In the fall of 1866, Washington College entered into a series of contracts with local and regional contractors, including Pole & Shields, George W. Pettigrew, and Thomas B. Anderson. Much of the labor was completed by college “hands” from the local community. These laborers included Black residents, such as Alexander Spriggs, Mose[s] White, and Columbus Nash. Research is on-going to identify other African American workers who were only listed by their first names in the post-bellum college records, such as “Henry” and “Adams.” One of the large tasks was to make the bricks for the walls of the building that were subsequently plastered and painted to resemble sandstone blocks. The 1867 photograph illustrates the brick-making shed that was erected on-site.
Based on a proposal by President Robert E. Lee to the Board of Trustees, the University Chapel was built between 1866 and 1868. The building has been renovated and re-designed several times between 1870 and 2021. This exhibit takes the visitor on a tour of the first floor of the auditorium and the 1883 addition, reviewing the changing appearance of the chapel's floor plan and stage.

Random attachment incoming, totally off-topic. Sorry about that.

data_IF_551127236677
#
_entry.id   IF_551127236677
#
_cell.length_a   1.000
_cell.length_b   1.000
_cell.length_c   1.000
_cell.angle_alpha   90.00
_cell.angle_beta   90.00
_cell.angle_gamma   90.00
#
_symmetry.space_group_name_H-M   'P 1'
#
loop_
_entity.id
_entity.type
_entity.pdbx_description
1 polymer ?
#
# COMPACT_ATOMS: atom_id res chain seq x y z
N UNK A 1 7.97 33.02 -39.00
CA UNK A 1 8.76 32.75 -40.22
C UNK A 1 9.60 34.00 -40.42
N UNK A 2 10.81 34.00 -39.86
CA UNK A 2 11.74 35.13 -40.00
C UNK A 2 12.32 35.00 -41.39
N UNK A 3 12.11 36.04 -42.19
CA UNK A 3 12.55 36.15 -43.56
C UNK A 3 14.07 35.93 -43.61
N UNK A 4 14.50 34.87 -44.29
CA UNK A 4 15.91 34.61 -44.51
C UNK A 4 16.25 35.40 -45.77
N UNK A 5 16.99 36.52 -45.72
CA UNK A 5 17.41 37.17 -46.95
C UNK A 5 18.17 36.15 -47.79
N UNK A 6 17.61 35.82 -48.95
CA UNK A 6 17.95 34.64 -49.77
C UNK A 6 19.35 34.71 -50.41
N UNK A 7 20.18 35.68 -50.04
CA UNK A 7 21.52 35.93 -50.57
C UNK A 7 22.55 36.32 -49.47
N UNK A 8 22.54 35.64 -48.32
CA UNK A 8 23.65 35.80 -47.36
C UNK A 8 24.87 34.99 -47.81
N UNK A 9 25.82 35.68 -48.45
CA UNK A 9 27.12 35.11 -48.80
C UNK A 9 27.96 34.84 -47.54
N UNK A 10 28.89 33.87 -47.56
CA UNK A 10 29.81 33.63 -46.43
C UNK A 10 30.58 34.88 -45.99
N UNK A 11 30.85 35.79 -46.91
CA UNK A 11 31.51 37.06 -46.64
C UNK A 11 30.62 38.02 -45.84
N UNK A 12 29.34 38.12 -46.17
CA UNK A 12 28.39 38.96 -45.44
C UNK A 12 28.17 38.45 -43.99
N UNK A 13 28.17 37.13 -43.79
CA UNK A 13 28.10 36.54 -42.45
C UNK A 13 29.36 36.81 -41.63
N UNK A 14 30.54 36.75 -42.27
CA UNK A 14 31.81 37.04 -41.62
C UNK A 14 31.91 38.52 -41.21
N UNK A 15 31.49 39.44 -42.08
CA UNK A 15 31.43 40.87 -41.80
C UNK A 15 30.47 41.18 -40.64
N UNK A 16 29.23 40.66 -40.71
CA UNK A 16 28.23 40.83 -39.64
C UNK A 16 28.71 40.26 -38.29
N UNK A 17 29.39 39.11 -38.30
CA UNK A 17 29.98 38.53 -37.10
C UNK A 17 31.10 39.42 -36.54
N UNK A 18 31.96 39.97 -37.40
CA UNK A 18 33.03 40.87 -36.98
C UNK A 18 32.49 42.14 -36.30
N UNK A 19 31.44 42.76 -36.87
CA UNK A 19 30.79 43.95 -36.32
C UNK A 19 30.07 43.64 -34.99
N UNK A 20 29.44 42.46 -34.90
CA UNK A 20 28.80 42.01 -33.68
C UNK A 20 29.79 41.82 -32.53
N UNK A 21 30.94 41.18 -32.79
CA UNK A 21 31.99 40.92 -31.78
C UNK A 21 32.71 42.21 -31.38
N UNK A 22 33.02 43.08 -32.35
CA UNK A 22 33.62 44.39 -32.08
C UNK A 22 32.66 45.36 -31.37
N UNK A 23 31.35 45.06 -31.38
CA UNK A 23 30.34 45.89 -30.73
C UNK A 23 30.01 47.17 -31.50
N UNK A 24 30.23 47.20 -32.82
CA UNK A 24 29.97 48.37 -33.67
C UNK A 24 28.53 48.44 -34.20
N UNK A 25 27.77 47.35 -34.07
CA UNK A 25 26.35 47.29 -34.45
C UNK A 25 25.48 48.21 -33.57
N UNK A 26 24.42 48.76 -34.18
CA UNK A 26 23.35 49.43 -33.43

Construction of the College Chapel, 1866-1878
At the start of Lee’s second year as President of Washington College (summer 1866), the Trustees approved his proposal to construct a free-standing chapel. Prior to that date, a classroom in Washington Hall served that purpose for several decades. Inspired by his childhood memories as a congregant at Christ Church in Alexandria, Virginia, Lee and his son, Custis Lee, worked with a fellow civil engineer, Thomas H. Williamson, to draw up plans for the college chapel. The 1866 sketch below (with notes in Lee’s handwriting) indicates the plan for two aisles, four sets of pews, a series of windows (indicated with "w”'s), and a raised stage with six separate window panes.